On Tuesday Greenwich Dance demonstrated our commitment to our black artists, colleagues and communities in the observation of #BlackOutTuesday and #theShowMustBePaused – an impassioned plea from two Atlantic Records executives Brianna Agyemang and Jamila Thomas, in reaction to what they describe as “the long-standing racism and inequality that exists from the boardroom to the boulevard”.
I spent the following day delving deeper into the story of George Floyd through podcasts and editorial: digesting the opinions and reflections that were emerging and feeling overcome with sadness. Meanwhile my team were also dealing, in their own individual ways, with the trauma they had witnessed. Due to the physical isolation Covid-19 has enforced, we were all without the luxury of a communal office space in which to unload and unpick these feelings of distress and despair. Until one of my team reached out across the distance. We quickly convened around a virtual table to share and to decide how we, Greenwich Dance, should use this harrowing event to effect change. Afterwards I spent a little more time thinking about how I, Melanie Precious, could do the same.
In that reflection two things struck me. The first is that this story is not owned by one race. It is a story about a human. A human called George Floyd who was treated unspeakably. And yet we must speak of it. We cannot let actions like this go unchallenged to any human on our planet. Black, brown or white. This is our collective struggle, owned by us all. Anyone who had that horror directed into their hand through social media will have images and sounds in their head that will scar forever. Let us use those scars as reminders of the actions we must take.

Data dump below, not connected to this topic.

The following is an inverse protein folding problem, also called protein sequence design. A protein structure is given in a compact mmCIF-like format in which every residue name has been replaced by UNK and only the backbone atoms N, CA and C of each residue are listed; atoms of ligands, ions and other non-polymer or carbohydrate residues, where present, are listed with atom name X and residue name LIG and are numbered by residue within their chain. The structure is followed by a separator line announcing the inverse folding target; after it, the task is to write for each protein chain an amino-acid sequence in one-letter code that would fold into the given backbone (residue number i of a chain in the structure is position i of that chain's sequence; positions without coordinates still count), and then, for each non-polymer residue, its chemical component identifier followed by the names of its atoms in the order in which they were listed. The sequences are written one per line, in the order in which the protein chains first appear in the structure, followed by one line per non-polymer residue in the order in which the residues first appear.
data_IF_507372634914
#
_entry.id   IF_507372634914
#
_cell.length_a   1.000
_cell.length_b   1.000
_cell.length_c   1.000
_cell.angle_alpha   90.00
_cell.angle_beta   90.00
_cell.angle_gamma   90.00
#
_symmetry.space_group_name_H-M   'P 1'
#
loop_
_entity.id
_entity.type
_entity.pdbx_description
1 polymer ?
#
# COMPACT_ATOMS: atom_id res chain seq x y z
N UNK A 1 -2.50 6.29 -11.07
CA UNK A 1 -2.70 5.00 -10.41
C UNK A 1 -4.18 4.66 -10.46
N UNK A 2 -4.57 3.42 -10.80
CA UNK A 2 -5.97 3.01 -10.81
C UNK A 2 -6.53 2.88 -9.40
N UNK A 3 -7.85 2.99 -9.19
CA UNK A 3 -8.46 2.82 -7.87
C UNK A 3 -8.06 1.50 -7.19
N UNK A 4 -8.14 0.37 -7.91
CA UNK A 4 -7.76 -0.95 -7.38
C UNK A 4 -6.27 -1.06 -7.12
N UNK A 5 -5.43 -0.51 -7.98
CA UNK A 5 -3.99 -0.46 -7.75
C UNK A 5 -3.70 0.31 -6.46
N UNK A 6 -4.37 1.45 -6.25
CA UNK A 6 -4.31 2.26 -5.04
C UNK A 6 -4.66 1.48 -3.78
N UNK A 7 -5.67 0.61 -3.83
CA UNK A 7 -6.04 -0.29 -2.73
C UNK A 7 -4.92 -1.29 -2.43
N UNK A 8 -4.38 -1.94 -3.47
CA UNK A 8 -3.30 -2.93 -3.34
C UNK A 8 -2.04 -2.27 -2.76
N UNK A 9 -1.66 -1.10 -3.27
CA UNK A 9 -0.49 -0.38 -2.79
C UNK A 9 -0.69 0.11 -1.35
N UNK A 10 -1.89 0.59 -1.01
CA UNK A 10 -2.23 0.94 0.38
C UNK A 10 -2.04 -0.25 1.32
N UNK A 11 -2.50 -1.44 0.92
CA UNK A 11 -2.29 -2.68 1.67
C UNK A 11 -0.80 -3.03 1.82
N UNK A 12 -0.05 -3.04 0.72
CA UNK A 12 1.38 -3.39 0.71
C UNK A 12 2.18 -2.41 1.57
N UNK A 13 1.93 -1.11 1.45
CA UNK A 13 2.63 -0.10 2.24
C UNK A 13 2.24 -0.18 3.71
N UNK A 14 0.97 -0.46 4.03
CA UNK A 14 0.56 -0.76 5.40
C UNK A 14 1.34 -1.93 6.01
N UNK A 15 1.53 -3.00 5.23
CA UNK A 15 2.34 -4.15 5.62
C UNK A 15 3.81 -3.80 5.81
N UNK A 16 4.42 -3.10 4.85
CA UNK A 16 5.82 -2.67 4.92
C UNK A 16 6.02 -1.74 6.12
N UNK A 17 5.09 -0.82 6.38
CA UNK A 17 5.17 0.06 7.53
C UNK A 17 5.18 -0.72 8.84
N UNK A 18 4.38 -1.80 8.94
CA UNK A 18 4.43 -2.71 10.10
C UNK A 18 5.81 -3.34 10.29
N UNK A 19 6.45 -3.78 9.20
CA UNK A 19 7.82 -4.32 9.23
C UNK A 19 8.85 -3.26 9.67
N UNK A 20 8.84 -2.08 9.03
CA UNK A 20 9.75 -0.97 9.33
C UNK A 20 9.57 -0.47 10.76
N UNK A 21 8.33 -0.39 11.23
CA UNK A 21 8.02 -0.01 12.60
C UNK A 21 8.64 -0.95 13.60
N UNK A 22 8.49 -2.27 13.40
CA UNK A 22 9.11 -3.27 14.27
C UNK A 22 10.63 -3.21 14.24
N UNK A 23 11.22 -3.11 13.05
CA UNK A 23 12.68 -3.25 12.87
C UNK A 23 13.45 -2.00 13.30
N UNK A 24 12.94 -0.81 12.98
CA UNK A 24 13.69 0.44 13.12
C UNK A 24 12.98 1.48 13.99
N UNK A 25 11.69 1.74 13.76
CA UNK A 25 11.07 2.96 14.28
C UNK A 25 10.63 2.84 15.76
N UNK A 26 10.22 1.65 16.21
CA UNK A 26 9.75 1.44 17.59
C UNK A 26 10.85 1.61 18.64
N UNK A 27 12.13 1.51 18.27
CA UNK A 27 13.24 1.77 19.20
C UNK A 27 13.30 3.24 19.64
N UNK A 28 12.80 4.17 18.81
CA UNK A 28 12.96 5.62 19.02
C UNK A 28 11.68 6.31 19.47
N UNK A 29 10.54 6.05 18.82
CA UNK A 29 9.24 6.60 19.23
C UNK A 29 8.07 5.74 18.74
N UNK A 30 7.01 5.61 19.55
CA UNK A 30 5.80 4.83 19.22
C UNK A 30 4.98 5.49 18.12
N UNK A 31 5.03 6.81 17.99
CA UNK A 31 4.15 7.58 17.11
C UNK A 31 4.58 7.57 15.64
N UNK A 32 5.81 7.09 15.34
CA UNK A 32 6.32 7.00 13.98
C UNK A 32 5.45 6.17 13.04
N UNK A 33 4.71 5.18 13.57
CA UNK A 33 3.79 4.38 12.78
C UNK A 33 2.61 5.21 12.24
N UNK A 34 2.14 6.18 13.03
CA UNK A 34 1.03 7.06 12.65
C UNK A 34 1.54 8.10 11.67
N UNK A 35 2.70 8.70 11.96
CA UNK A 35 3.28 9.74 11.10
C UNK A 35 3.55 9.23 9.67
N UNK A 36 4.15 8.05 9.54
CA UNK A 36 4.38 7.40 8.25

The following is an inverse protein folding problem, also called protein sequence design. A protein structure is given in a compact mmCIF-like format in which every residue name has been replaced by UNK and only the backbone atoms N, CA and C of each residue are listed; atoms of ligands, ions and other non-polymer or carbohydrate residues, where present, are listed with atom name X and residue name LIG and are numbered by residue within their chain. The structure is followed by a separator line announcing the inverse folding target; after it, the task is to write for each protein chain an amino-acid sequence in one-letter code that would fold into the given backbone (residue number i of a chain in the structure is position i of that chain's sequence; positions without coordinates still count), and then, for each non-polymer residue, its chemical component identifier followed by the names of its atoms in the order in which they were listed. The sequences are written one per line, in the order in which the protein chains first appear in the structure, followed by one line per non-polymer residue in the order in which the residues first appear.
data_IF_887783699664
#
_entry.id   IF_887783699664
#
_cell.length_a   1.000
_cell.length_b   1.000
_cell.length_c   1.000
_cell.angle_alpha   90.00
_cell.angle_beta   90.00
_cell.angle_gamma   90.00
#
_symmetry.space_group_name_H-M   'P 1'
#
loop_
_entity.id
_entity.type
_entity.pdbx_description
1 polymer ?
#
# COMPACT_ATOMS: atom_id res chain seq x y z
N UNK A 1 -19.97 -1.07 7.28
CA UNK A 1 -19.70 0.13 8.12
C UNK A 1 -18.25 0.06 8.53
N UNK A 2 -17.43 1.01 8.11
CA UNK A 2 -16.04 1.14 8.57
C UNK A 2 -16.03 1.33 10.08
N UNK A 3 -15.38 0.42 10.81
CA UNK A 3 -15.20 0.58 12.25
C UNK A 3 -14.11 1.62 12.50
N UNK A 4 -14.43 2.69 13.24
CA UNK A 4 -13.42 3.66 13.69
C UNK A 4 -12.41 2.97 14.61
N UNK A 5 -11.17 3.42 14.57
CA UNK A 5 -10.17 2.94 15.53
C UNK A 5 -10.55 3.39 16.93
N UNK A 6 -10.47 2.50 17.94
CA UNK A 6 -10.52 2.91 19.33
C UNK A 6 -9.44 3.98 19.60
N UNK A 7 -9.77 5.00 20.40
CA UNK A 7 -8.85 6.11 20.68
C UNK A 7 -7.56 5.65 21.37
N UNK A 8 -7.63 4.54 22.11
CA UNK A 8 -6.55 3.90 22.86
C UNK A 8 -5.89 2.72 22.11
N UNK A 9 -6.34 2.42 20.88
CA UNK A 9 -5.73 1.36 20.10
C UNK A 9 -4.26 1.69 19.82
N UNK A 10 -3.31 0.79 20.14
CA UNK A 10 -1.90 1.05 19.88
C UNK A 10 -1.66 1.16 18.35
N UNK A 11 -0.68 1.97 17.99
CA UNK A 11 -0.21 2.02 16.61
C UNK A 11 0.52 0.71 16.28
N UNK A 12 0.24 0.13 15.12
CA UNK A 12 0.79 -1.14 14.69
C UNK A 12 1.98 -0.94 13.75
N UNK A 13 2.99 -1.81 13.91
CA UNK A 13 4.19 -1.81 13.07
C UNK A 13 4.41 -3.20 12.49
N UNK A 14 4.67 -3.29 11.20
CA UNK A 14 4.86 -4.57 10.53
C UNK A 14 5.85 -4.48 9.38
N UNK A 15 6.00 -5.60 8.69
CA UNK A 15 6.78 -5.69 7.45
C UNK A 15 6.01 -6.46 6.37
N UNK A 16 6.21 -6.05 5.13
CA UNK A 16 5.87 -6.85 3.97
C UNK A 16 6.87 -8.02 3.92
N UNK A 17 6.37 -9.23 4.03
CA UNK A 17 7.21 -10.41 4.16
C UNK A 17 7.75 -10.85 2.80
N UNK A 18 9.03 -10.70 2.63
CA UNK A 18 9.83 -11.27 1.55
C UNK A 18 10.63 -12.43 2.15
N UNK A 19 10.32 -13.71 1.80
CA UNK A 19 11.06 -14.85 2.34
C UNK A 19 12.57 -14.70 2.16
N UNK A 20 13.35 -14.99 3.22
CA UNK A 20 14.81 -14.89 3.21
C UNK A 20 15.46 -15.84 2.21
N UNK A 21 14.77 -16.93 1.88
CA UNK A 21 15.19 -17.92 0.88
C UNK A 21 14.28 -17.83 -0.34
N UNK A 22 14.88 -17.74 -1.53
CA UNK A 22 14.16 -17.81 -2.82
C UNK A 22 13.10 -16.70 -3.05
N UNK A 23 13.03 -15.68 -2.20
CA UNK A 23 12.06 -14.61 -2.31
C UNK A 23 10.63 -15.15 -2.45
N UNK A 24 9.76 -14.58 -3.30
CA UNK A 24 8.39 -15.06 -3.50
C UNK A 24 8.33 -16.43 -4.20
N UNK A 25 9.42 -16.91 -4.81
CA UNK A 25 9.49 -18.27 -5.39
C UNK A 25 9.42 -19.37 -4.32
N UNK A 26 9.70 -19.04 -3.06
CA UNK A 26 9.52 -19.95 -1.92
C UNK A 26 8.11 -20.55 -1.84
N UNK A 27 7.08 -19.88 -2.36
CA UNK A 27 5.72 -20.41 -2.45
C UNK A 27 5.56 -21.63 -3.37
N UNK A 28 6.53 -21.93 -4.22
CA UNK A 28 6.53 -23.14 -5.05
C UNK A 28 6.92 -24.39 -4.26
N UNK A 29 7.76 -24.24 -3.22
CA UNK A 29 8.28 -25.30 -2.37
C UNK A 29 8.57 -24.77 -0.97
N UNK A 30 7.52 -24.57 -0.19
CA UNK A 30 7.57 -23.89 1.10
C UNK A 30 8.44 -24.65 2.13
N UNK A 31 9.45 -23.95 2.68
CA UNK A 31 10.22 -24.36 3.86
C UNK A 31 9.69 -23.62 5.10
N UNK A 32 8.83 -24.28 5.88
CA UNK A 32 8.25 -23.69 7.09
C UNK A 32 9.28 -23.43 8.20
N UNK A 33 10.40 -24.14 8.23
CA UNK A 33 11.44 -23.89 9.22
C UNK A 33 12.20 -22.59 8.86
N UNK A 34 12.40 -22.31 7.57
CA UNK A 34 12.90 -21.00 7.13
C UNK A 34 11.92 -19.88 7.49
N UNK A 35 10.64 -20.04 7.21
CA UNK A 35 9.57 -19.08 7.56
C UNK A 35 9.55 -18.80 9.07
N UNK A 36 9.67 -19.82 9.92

The second was more of a wish. I found myself wanting so desperately to turn back time so that someone could have stopped this. I asked myself and those around me, why didn’t they? It’s a loaded question with many complexities. Fear is one answer, though perhaps too simplistic.
To make effective change, I think, we should start with ourselves. My suspicion, that fear had stood in the way of saving George Floyd’s life, has propelled me to pledge an action I will personally take. I do not want anyone I work with, or who wants to work with me or us here at Greenwich Dance, to be fearful of speaking out. To use yesterday as an example, the voices of my team (because they were not scared to be honest, to call me and to share) propelled action. So this is my email address and I am now declaring officially an ‘Open Door Policy’ to be extended beyond my immediate team to anyone who thinks that I personally or Greenwich Dance organisationally need to hear your voice in order for us to combat racism and discrimination together. Every idea, every observation, is valuable.
Collectively we also decided to turn our blog over to artists over the summer to express themselves through their art. As our #GDLifeinLockdown series concludes we will develop a new call out to empower those that have something to say to further the cause of #BlackLivesMatter. My team are developing this as I write and details will be available soon. It is a small step and much bigger ones are needed but we do this with an open heart and as a way of saying to you and our communities that we will stand in solidarity with those who experience prejudice and racism and we will support in the best way we know how, through our art and the making of that art, to do our bit to create a world where events like those we have seen recently have absolutely no place.
Greenwich Dance believe that #BlackLivesMatter.
With thanks to:
And our wider Greenwich Dance family of artists and communities
For their honesty, ideas and inspiration.
Melanie Precious, CEO, Greenwich Dance